Source: The Mercury, Tuesday, February 3, 1998, p.1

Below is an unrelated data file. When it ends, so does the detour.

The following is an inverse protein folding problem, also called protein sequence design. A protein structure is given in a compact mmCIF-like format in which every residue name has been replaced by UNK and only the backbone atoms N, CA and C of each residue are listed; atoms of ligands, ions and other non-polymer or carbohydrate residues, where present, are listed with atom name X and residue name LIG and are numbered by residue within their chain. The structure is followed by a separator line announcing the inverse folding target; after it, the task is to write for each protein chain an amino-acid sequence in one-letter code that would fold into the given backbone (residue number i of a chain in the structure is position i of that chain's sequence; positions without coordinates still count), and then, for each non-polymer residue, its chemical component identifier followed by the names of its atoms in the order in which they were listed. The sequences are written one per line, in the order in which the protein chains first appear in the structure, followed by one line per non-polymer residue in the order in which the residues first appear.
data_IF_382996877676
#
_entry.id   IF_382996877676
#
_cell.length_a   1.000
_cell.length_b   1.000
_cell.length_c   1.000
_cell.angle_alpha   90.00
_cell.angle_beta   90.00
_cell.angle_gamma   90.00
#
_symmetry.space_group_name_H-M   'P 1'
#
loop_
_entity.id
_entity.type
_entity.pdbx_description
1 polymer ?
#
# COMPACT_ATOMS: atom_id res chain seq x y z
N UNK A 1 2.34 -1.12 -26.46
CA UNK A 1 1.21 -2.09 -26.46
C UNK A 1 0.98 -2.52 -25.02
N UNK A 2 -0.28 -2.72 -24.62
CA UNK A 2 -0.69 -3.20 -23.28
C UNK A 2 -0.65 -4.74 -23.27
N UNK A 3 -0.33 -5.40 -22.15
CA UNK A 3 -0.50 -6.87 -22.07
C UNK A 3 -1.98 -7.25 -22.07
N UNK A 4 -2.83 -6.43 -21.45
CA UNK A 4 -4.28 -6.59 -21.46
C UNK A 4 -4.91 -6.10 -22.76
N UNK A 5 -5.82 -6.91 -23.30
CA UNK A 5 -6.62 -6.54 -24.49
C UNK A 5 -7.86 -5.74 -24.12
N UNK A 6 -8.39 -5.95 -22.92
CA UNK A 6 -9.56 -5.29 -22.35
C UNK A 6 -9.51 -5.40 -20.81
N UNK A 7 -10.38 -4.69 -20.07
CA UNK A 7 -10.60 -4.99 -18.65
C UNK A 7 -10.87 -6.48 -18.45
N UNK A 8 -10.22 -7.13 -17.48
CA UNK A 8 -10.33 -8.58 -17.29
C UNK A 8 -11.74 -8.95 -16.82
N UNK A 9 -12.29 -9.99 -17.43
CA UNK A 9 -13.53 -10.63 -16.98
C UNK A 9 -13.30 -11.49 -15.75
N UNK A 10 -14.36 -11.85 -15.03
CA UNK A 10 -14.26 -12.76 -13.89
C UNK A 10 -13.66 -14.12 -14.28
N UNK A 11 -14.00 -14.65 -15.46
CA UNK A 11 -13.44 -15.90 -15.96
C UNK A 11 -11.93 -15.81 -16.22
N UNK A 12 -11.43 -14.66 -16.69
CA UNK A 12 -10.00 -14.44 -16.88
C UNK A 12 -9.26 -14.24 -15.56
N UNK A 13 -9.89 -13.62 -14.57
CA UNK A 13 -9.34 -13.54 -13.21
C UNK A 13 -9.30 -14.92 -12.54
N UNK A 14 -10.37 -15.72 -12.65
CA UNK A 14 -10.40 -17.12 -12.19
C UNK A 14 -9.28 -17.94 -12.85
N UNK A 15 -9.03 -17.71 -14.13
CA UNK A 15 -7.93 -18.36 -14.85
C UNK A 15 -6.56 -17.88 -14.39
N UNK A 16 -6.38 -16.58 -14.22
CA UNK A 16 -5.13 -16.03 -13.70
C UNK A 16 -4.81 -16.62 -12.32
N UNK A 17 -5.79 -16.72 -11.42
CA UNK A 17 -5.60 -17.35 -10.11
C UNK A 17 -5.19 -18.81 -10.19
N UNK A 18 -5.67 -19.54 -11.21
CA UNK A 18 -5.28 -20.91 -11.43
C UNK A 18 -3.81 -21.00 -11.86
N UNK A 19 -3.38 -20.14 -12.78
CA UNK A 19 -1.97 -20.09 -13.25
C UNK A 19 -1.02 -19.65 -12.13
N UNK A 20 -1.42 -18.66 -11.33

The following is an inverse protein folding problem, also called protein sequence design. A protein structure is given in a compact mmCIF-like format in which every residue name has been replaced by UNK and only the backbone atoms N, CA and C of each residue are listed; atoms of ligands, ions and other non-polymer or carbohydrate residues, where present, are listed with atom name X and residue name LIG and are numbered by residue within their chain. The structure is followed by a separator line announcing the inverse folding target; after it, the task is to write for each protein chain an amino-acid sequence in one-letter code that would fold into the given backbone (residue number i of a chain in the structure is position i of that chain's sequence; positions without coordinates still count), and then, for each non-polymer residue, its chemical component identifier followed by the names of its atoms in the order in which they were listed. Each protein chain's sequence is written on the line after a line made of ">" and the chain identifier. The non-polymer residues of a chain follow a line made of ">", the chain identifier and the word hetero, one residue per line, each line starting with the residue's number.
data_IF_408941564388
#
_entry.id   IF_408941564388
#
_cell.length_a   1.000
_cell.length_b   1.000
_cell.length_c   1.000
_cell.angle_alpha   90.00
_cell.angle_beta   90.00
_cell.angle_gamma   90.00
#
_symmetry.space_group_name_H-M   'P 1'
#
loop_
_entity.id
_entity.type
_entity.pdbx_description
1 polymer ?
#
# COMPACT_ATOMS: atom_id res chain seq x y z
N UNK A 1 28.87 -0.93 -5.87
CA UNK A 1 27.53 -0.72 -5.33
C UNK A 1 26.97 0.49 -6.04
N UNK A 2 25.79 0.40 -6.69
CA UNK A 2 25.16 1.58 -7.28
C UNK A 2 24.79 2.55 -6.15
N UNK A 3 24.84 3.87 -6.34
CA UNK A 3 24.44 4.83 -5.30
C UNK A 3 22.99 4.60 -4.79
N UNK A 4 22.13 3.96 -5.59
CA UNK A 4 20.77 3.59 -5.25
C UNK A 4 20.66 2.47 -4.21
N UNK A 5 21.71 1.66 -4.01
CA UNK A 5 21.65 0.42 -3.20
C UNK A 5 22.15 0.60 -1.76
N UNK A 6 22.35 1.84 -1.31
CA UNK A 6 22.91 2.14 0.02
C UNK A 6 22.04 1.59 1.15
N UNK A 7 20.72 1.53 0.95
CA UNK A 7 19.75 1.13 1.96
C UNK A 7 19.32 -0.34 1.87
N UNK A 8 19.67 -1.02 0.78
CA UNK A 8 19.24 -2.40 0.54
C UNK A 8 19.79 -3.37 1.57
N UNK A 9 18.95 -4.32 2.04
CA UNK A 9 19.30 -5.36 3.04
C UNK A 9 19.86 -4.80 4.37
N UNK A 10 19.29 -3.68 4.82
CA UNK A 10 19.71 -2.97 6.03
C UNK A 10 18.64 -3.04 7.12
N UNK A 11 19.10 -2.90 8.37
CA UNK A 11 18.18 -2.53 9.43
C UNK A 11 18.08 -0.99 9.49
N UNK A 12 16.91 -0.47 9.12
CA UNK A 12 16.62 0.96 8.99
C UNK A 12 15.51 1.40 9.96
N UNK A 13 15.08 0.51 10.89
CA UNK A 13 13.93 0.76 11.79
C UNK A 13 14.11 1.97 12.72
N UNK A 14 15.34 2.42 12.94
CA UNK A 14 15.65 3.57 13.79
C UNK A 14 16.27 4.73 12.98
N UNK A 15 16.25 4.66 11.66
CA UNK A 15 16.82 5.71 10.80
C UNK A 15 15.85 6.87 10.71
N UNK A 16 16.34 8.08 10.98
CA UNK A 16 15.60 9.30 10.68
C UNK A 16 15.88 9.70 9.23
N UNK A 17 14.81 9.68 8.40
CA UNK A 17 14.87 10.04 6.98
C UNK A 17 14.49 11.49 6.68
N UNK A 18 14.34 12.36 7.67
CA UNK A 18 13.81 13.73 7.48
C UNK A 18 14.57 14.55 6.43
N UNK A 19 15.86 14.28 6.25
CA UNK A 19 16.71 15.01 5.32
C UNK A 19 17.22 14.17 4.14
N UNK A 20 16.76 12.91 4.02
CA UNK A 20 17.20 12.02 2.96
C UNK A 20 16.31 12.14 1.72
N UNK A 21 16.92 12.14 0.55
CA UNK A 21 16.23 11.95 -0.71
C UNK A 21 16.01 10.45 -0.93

By KATE HANNON Social Issues Writer LIKE post-war Australia, the cry of "populate or perish could once again be heard around the nation, new population projections show. Australia's expected population growth until the middle of next century has been drastically revised following falls in immigration and fertility. Australia's annual migrant intake dropped by almost 20% in 1996-97 and the nation's fertility rate has been in steady decline for 34 years. A new Federal Government report released yesterday has even predicted, Australia's population growth rate could be falling by the middle of next century. With a population of more than 18 million now, Australia faces slow growth as it enters the new millenium. Immigration Minister Philip Ruddock said the report and the latest settler arrival figures, would form the basis of community consultation on the size of the coming year's immigration intake. In Population Flows: Immigration Aspects the Department of Immigration and Multicultural Affairs has revised figures prepared three years ago by the Australian Bureau of Statistics. Then, the ABS predicted Australia's population would grow to between 22.5 and 23.9 million in 2021 and between 24.9 and 28.3 million in 2051. This was based on the fertility rate remaining at 1.85 and the net overseas immigration intake remaining at 100,000 from 1997-98. But the migrant intake dropped to 94,400 in 1996-97 from 114,170 the previous year, a decline of 17.3%. And since 1972, Australia's fertility rate has followed a worldwide trend falling to well below about 2.7 children per woman to 1.80 in the past year. Both changes were beyond the expectations of the ABS back in 1995 which banked on the fertility rate not dipping below 1.82. The department says that if the death rate rises then combined with lower immigration and fertility, Australia could experience a reversal in its population growth. "A declining fertility rate, lower net overseas migration and a rising number of deaths would mean that, by the middle of next century, the population will be growing only very slowly and could start to decline," the report said. There was no reason Australian women should not follow the trend set by many European countries where fertility rates have now fallen below 1.5. Figures released by the ABS last year showed that the number of deaths was increasing in keeping the ageing of Australia's population. Meanwhile, the bulk of Australia's settler migrants during 1996-97 were from New Zealand (15.2%), the United Kingdom (11.3%), China (9.1%), Hong Kong (4.5%) and South Africa (3.7%). The department's Settler Arrivals figures for 1996-97, also released yesterday, show 43.4% of arrivals settled in NSW followed by 21.3% in Victoria, 17.1% in Queensland, 12.3% in Western Australia, 3.9% in South Australia, 1.0% in the ACT, 0.6% in the Northern Territory and 0.5% in Tasmania.
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